The Role of Technology in Modern International Oil and Gas Exploration Strategies
Wolfgang E. Schollnberger, Ronald A. Nelson, 2000. "The Role of Technology in Modern International Oil and Gas Exploration Strategies", International Oil and Gas Ventures: A Business Perspective, George E. Kronman, Don B. Felio, Thomas E. O’Connor, Mindy S. Kronman
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In the last 20 years, major U.S. oil and gas companies and some larger independents have dramatically changed their exploration focus from a dominantly U.S. focus to one dominated by international opportunities. This shift required creation of more new exploration strategies than were necessary in the more traditional U.S.-based programs. During the last 10 years, these new internationally focused exploration strategies were driven in part by rapidly evolving new technology. Technology advances and the availability of those advances allowed the exploration companies to find new opportunities in well-established basins and to move to less-established basins where they could be involved in large portions of the value stream available to the energy business.
Although various strategies were used by different companies, those technology-driven international exploration strategies that were prevalent in the 1990s contained new and unique strategic elements and tactics. These include (1) risk analysis, (2) learning to access newly advancing technologies rapidly and deploy them promptly to find economic reserves, (3) technical alliances with other exploration and service companies, (4) partnering with national oil companies, and (5) playing the “technical niche role.” Examples of the use of these technology-driven strategic elements and how they have driven specific international exploration opportunities are presented. Funding and directing technology development and future trends of innovation round out the subjects covered in this paper.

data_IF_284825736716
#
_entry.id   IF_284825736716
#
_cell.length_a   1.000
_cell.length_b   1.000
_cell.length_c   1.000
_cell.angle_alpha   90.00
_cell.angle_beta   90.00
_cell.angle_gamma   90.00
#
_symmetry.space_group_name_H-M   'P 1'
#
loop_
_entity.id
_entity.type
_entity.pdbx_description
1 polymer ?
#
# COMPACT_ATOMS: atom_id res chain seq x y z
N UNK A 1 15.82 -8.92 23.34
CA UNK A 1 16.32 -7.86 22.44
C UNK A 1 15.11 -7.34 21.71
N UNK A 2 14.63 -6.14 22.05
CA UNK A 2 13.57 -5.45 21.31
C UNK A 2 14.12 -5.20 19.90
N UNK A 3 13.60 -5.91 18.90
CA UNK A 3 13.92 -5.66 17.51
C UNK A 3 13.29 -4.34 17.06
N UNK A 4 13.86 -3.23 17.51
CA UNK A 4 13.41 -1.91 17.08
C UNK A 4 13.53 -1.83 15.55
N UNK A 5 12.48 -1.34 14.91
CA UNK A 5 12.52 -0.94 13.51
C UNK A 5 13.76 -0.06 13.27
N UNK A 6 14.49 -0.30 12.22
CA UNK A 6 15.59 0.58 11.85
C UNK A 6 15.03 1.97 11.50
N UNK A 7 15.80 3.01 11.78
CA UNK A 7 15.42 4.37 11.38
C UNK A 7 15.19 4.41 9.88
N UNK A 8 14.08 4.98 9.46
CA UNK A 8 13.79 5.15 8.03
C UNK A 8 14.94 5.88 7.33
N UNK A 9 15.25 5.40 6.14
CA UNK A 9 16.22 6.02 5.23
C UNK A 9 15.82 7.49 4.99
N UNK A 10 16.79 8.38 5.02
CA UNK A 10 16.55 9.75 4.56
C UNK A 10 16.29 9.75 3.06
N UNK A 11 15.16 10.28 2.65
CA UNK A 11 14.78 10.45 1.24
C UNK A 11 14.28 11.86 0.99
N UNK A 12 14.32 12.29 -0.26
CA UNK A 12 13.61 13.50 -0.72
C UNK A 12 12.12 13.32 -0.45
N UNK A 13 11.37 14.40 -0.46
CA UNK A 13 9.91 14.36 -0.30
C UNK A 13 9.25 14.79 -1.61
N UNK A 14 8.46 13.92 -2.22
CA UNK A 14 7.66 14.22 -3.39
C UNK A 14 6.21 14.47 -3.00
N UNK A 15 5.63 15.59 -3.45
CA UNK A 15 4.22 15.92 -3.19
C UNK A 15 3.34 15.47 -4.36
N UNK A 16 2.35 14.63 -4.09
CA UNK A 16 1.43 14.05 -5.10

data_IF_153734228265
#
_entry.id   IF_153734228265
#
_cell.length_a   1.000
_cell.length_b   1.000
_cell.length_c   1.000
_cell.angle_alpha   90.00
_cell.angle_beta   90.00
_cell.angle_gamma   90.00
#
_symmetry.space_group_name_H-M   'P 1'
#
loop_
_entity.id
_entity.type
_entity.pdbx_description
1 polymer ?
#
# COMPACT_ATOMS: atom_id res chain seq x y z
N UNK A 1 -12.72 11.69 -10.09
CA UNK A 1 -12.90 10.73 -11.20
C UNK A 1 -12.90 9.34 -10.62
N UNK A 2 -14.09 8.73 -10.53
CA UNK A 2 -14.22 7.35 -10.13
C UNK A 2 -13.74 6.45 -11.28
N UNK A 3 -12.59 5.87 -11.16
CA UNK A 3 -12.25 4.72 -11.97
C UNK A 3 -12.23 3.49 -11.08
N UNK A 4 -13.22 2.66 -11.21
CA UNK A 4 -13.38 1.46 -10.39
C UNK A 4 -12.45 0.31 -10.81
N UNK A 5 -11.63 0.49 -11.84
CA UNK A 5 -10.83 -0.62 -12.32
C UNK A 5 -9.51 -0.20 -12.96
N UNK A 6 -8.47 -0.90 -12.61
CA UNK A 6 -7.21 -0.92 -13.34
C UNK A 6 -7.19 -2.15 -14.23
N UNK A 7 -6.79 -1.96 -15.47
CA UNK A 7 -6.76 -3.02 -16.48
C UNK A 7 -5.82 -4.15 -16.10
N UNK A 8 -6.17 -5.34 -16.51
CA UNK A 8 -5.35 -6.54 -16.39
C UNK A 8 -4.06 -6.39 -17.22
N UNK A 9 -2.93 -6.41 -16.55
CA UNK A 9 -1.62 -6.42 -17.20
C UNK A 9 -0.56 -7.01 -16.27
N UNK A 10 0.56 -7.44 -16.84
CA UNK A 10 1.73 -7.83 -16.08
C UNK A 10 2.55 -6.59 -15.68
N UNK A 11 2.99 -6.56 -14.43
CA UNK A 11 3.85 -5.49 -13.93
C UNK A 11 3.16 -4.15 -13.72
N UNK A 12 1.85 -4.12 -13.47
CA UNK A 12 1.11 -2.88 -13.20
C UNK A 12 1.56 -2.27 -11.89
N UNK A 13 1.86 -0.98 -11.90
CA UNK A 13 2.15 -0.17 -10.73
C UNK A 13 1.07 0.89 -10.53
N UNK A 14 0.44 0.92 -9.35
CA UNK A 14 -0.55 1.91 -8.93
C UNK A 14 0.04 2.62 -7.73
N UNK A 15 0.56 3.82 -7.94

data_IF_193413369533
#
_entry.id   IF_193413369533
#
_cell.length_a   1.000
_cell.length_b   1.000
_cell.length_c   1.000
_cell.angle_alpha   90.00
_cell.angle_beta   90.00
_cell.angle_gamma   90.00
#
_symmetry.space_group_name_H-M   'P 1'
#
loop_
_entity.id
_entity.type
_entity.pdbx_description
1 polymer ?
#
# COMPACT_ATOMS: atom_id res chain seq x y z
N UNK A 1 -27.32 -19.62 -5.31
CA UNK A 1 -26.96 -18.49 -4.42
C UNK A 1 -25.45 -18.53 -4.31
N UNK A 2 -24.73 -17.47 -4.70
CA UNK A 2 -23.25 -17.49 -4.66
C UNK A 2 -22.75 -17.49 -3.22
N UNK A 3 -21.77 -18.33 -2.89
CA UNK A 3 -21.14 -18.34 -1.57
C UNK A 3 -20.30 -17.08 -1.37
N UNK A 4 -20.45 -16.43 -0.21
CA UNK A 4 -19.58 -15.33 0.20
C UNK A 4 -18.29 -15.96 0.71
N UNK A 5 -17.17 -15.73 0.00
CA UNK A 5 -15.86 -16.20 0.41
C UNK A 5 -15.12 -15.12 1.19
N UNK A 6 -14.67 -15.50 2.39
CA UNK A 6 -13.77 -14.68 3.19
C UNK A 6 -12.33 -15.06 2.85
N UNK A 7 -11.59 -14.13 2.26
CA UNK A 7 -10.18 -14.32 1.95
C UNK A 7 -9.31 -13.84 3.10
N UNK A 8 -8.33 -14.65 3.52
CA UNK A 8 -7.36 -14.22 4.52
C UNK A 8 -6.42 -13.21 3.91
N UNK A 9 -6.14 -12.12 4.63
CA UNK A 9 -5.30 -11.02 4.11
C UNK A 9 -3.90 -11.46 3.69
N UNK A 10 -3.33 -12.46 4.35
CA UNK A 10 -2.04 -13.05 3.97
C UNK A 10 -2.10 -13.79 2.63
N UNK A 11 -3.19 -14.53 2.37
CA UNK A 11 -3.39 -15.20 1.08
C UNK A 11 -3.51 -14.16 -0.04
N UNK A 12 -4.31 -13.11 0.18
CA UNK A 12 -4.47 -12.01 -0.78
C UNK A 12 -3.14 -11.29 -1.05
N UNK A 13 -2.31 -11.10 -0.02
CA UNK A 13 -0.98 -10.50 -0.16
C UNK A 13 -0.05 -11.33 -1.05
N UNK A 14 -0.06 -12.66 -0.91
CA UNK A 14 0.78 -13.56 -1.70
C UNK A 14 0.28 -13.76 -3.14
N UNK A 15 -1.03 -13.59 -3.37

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International Oil and Gas Ventures: A Business Perspective
A “one-stop” business view on how to succeed in international exploration and production. Success in the international upstream arena requires more than the technical ability to find oil and gas. Relationships with governments and people, mutually beneficial contracts, workable strategies, and implementation plans are necessary to build strong, mutually beneficial, and profitable ventures. Key components that drive exploration and production in the global environment are examined. Specific topics include negotiating for success, contracts, the role of technology in international strategies, cross-cultural relationships, alliances, and international upstream financing. Authors from around the world, representing industry, governments, national oil companies, consultants, and academia, contributed their perspectives. Views are provided from both sides of the negotiating table, the corporate boardroom, the resident manager, the explorationist, the businessman, and the theoretician. Geoscientists, engineers, and negotiators, who are, or would like to be, involved in the global energy business will find this collection an important reference.